Citizen scientists are being asked to help determine the effectiveness of bat boxes

a bat box Photo courtesy of The Canadian Bat Box Project

Do you have a bat box at your cottage? If so, the Canadian Bat Box Project needs your help. Karen Vanderwolf, a PhD student at Trent University, and her project partners at the Canadian Wildlife Federation and the Wildlife Conservation Society, are calling on citizen scientists from across the country to help better understand how effective bat boxes are and to determine best practices for their design and placement.

North American bats have been devastated by an invasive fungal infection known as white-nose syndrome that’s killed millions of bats since it was first detected in New York State in 2006. Forestry and suburban sprawl have also reduced the number of large trees they naturally roost in. Three species — little brown, northern long-eared, and tricoloured bats — are listed as endangered in Canada. Installing bat boxes has been touted as a way for home and cottage owners to help them out. 

Photo courtesy of The Canadian Bat Box Project

 Yet most of the data on bat box usage in North America comes from the U.S. “Of the 18 bat species found in Canada, there are 13 species that we know use bat boxes in the U.S. But, in Canada, only three have been documented using them regularly: big brown, little brown, and Yuma,” says Vanderwolf.

Participants are asked to complete a multiple-choice questionnaire about their location, and the characteristics of their bat box(es) — dimensions, materials used in its construction, the height it’s mounted, its orientation in relation to the sun, and so on.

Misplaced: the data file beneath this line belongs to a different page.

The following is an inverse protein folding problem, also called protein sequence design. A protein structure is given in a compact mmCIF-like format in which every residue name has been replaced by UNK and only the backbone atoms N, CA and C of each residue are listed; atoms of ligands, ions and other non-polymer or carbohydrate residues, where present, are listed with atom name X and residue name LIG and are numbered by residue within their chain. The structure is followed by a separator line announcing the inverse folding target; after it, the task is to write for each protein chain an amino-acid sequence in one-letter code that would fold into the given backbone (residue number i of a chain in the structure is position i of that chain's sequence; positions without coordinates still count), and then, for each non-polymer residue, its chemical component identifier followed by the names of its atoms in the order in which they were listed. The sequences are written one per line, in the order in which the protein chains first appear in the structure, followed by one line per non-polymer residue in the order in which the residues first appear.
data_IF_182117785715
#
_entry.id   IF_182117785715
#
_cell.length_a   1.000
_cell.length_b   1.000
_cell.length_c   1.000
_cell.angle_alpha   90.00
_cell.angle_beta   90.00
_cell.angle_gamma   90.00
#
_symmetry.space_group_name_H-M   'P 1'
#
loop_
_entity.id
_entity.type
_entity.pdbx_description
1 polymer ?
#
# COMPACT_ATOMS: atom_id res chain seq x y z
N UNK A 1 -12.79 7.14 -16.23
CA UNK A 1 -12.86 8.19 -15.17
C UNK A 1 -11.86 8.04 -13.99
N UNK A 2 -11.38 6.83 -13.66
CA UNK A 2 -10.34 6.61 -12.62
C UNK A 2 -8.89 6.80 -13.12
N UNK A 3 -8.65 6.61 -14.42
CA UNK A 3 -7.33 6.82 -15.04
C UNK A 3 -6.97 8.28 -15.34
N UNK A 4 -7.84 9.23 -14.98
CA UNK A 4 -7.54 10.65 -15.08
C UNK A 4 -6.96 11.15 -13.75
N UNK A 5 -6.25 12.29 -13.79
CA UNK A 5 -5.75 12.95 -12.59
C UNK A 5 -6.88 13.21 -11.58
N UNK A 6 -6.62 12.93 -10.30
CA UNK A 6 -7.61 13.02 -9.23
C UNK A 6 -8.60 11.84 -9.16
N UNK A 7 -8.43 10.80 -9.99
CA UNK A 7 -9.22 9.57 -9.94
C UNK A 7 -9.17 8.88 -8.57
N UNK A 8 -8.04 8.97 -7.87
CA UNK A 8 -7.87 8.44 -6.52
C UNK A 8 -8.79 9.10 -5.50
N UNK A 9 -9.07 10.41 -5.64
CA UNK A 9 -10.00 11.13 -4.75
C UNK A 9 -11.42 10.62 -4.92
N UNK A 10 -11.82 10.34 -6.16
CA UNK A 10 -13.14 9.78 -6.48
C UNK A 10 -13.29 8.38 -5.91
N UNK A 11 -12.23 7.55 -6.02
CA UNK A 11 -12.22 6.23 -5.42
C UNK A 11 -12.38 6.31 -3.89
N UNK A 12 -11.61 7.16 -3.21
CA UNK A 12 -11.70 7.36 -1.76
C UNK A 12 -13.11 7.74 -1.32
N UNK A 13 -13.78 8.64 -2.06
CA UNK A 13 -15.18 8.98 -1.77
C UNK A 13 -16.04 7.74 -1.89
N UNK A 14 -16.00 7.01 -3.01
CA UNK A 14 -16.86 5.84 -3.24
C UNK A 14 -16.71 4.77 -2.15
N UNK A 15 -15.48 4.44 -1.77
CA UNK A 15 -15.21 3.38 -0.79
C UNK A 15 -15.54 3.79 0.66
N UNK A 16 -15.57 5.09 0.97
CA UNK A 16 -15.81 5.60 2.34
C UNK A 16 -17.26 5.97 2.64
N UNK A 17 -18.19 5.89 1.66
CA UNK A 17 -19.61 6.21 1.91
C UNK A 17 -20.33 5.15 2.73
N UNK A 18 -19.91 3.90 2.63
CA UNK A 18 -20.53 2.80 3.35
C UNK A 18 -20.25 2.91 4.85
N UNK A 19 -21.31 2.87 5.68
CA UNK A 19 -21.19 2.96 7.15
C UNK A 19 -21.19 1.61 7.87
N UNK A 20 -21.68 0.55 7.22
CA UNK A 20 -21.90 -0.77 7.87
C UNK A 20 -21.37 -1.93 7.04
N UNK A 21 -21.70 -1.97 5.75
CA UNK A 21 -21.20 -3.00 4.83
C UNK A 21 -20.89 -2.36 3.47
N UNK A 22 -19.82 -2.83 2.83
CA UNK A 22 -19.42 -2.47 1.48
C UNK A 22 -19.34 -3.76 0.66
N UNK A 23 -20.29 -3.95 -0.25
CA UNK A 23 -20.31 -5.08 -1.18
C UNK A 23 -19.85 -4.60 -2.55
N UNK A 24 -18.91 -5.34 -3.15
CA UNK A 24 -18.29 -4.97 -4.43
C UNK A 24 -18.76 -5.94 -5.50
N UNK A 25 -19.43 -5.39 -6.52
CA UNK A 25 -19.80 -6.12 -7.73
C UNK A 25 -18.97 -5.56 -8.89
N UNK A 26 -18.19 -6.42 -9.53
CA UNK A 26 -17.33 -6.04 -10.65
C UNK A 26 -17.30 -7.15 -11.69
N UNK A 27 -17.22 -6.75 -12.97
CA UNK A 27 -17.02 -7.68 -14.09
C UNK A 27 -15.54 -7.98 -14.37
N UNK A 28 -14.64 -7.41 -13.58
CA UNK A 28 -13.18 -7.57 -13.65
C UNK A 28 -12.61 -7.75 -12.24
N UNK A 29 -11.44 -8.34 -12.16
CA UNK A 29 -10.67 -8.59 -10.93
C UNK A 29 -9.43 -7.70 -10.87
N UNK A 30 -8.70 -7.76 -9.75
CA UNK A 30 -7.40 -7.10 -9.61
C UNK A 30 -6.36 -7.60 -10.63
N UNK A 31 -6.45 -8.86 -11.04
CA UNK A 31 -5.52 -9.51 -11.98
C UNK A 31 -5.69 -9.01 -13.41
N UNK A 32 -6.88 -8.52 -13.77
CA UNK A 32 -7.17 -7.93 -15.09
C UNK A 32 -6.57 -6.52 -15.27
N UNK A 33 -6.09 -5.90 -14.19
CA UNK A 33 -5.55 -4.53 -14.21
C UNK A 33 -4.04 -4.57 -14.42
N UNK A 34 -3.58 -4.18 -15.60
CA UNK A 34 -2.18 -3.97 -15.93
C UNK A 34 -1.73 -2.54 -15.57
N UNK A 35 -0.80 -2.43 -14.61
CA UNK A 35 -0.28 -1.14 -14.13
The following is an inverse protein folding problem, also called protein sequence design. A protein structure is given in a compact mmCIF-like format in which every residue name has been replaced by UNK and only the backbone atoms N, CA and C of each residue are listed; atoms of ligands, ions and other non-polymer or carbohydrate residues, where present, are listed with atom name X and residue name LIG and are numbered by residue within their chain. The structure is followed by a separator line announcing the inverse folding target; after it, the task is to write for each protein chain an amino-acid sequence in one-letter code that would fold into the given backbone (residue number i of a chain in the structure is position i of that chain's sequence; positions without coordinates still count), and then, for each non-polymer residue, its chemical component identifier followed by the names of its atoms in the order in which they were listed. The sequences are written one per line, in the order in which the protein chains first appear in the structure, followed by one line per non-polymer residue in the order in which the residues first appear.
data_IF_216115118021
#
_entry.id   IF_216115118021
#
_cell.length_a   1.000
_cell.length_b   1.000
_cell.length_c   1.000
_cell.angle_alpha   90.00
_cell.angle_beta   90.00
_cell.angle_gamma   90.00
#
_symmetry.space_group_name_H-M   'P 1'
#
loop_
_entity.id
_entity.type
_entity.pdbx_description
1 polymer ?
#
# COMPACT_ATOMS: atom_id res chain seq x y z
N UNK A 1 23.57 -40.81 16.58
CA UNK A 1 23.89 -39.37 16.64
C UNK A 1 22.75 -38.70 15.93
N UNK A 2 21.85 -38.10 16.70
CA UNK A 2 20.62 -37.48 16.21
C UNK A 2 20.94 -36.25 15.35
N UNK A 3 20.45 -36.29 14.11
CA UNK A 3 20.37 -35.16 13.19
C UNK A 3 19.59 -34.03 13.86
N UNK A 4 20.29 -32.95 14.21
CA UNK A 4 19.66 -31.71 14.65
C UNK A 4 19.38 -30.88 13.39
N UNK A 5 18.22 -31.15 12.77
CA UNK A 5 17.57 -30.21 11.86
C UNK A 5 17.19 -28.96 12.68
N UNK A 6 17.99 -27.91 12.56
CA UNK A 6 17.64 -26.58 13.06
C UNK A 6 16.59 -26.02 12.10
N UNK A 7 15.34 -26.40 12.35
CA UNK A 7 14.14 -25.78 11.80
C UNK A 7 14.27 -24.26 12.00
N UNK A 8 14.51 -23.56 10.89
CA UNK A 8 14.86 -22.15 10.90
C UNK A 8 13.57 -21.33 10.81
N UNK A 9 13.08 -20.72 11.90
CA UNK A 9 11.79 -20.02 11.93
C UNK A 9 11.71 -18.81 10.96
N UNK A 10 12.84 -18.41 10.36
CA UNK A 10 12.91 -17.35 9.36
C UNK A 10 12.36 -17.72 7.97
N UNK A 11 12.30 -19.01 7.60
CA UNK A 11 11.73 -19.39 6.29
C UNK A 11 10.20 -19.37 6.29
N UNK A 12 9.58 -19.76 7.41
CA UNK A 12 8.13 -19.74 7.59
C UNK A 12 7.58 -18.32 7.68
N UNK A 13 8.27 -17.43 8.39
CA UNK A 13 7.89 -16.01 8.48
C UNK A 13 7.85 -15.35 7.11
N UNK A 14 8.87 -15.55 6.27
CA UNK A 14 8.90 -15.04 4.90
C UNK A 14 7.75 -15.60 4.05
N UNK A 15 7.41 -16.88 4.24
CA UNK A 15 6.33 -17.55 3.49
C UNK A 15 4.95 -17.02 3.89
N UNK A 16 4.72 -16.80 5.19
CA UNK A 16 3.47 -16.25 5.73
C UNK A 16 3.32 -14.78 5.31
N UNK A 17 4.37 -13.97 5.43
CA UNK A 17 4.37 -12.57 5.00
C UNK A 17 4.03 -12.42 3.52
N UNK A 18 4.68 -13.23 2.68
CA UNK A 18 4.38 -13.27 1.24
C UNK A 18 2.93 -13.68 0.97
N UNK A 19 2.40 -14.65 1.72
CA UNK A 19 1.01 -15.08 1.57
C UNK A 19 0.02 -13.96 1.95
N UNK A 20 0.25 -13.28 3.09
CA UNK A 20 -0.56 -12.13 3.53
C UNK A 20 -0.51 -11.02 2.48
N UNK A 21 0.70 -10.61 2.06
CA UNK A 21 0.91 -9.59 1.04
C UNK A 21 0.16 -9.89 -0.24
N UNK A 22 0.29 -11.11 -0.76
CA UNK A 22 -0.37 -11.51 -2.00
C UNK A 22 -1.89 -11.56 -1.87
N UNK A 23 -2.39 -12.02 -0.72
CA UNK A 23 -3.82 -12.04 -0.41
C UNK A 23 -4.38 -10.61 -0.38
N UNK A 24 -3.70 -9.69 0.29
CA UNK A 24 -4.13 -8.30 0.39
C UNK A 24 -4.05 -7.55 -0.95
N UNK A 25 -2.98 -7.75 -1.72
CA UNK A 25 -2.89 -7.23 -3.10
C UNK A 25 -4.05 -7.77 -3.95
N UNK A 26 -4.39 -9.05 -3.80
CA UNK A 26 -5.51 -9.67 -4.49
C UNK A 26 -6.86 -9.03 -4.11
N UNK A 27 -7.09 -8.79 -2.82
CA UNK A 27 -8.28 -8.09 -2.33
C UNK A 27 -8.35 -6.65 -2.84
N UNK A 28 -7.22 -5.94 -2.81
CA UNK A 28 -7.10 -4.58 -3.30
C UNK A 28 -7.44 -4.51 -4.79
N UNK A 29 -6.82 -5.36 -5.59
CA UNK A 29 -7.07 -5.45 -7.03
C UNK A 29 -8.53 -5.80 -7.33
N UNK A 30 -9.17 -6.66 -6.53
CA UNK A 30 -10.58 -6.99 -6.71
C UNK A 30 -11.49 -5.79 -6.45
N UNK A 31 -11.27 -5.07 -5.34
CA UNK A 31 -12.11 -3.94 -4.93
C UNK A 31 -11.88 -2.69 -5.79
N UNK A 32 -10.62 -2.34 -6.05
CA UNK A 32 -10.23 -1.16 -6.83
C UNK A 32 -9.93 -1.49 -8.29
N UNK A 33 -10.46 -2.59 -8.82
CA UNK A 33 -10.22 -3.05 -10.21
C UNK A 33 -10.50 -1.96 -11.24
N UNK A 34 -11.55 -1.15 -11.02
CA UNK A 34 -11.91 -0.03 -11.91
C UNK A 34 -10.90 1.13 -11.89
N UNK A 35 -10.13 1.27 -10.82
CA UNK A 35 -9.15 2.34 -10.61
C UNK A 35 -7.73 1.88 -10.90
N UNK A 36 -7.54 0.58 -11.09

Then, participants are asked to conduct an “emergence survey” at least four times a month from May through October. To do so, simply find a comfortable seat where you can monitor the bat box(es) at dusk, and then keep a tally of the number of bats that emerge.

If you’re interested and able to be a little more involved, there are two other aspects to the project. One is to install a micro-climate logger in your bat box(es) that will record hourly temperature and humidity levels. The logger will collect and store this data over the course of the summer and then participants will be asked to remove and return the logger in the fall. 

The other part of the project involves gathering guano samples. Still with us? The project team will send participants sample collecting kits. These pellets will then be tested in a lab to analyze the DNA and conclusively determine which species is using the box. 

From the roughly 700 people who’ve filled in the survey so far, Vanderwolf has tallied that only about 20 percent have seen bats using their boxes. “Even if you don’t have any bats in your box, that data is also valuable,” she says.  

Don’t have any bat boxes? You can buy them or watch this video clip to learn how to make your own. 

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